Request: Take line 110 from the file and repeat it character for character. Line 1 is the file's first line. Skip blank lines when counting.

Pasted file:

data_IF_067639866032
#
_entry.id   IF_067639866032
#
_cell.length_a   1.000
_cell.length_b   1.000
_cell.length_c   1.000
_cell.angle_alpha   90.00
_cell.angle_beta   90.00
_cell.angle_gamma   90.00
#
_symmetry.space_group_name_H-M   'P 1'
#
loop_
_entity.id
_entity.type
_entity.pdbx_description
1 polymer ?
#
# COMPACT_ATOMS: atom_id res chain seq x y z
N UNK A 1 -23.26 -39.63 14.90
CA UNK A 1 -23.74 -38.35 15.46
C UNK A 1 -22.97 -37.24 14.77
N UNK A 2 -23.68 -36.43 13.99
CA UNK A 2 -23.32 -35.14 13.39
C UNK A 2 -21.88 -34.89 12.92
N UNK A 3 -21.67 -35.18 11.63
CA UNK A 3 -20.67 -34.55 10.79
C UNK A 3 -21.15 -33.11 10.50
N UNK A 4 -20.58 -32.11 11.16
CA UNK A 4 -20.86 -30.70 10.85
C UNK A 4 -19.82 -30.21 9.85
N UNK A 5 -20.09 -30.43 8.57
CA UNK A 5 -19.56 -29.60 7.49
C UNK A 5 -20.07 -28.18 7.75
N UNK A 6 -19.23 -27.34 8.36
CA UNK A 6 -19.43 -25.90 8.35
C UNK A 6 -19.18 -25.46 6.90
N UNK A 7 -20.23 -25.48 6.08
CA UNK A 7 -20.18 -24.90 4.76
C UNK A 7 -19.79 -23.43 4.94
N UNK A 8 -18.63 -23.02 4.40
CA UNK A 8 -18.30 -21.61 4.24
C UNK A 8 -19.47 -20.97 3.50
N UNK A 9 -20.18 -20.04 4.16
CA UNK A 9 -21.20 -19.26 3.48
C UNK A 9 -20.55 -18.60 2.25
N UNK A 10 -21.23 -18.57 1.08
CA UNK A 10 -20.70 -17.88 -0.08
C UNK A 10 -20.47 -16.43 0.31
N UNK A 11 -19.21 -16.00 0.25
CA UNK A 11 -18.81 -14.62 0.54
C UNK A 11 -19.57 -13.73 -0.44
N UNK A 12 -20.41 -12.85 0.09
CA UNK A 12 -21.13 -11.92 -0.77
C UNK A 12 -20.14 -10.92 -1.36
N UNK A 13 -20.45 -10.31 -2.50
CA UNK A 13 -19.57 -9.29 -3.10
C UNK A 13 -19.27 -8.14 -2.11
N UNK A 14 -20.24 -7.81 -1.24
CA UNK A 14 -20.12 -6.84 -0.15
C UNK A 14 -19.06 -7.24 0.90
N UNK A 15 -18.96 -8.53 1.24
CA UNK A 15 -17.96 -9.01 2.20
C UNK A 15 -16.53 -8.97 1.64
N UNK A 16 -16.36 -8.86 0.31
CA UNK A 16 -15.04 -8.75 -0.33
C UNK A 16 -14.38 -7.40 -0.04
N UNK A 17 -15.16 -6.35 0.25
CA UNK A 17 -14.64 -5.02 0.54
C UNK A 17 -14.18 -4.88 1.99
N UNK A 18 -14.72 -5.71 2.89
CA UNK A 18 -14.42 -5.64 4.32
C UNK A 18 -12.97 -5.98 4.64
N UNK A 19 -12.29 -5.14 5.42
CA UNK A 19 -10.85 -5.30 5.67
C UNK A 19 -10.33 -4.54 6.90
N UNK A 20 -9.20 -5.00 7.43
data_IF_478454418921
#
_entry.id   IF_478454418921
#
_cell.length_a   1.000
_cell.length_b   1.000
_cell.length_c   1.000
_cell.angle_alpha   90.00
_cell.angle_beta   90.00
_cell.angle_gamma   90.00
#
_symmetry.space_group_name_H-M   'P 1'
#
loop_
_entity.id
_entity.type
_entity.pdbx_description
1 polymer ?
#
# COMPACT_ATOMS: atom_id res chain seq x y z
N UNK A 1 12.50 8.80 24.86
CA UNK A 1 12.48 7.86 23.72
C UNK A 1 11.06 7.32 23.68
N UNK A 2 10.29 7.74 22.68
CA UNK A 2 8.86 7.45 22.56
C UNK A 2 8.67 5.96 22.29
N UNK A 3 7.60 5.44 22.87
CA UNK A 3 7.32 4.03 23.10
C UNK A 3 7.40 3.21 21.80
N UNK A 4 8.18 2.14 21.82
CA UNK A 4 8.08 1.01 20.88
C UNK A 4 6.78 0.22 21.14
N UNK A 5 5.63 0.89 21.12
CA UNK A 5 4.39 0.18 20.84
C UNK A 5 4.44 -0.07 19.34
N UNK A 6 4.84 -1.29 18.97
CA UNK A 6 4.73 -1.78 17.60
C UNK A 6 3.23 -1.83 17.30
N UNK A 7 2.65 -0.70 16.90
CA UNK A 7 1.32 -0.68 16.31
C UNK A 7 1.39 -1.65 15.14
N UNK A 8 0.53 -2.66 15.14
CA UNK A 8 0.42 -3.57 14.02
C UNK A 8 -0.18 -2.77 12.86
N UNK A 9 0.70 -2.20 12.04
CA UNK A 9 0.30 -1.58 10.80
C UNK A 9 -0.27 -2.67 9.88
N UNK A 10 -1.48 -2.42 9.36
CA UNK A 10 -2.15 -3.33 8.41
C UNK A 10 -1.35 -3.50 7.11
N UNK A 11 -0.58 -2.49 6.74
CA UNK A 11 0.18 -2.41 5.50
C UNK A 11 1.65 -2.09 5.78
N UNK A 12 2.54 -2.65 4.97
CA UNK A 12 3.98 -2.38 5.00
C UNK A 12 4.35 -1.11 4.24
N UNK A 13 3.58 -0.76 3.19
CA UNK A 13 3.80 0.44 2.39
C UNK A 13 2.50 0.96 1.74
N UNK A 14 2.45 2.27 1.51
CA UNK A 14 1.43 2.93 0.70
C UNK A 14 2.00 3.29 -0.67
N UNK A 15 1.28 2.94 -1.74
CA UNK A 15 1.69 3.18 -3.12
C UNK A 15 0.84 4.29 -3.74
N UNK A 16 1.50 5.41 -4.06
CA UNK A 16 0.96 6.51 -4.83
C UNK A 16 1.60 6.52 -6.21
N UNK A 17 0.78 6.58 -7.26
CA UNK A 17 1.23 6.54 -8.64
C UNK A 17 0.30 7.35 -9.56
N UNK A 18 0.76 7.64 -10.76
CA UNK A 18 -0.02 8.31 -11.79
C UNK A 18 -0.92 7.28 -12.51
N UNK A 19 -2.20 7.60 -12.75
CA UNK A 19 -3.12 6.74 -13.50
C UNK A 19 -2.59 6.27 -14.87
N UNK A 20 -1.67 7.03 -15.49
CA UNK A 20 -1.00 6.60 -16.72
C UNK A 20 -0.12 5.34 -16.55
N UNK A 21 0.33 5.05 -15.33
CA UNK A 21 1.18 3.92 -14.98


C UNK A 4 6.78 0.22 21.14